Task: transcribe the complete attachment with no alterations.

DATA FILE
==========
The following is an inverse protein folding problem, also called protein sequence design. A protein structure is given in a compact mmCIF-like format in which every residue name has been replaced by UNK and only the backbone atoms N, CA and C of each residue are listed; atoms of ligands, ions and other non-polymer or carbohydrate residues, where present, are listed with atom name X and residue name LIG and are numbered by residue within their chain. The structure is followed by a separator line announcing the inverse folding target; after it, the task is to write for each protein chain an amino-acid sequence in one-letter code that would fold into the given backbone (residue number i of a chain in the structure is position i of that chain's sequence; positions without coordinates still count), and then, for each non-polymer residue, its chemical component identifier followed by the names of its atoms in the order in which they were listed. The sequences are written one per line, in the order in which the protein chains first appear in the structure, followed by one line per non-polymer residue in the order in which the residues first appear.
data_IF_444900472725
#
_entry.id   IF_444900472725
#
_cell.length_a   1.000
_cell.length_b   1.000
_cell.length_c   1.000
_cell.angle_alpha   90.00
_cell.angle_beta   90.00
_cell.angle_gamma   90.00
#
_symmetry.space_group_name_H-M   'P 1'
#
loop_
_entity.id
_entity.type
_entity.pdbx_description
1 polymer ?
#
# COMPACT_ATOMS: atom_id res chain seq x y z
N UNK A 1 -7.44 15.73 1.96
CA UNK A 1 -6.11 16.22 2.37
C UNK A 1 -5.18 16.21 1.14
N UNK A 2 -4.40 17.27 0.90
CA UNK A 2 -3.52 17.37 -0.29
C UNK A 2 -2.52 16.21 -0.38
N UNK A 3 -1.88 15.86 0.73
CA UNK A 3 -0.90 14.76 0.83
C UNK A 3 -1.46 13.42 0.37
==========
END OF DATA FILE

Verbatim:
The following is an inverse protein folding problem, also called protein sequence design. A protein structure is given in a compact mmCIF-like format in which every residue name has been replaced by UNK and only the backbone atoms N, CA and C of each residue are listed; atoms of ligands, ions and other non-polymer or carbohydrate residues, where present, are listed with atom name X and residue name LIG and are numbered by residue within their chain. The structure is followed by a separator line announcing the inverse folding target; after it, the task is to write for each protein chain an amino-acid sequence in one-letter code that would fold into the given backbone (residue number i of a chain in the structure is position i of that chain's sequence; positions without coordinates still count), and then, for each non-polymer residue, its chemical component identifier followed by the names of its atoms in the order in which they were listed. The sequences are written one per line, in the order in which the protein chains first appear in the structure, followed by one line per non-polymer residue in the order in which the residues first appear.
data_IF_444900472725
#
_entry.id   IF_444900472725
#
_cell.length_a   1.000
_cell.length_b   1.000
_cell.length_c   1.000
_cell.angle_alpha   90.00
_cell.angle_beta   90.00
_cell.angle_gamma   90.00
#
_symmetry.space_group_name_H-M   'P 1'
#
loop_
_entity.id
_entity.type
_entity.pdbx_description
1 polymer ?
#
# COMPACT_ATOMS: atom_id res chain seq x y z
N UNK A 1 -7.44 15.73 1.96
CA UNK A 1 -6.11 16.22 2.37
C UNK A 1 -5.18 16.21 1.14
N UNK A 2 -4.40 17.27 0.90
CA UNK A 2 -3.52 17.37 -0.29
C UNK A 2 -2.52 16.21 -0.38
N UNK A 3 -1.88 15.86 0.73
CA UNK A 3 -0.90 14.76 0.83
C UNK A 3 -1.46 13.42 0.37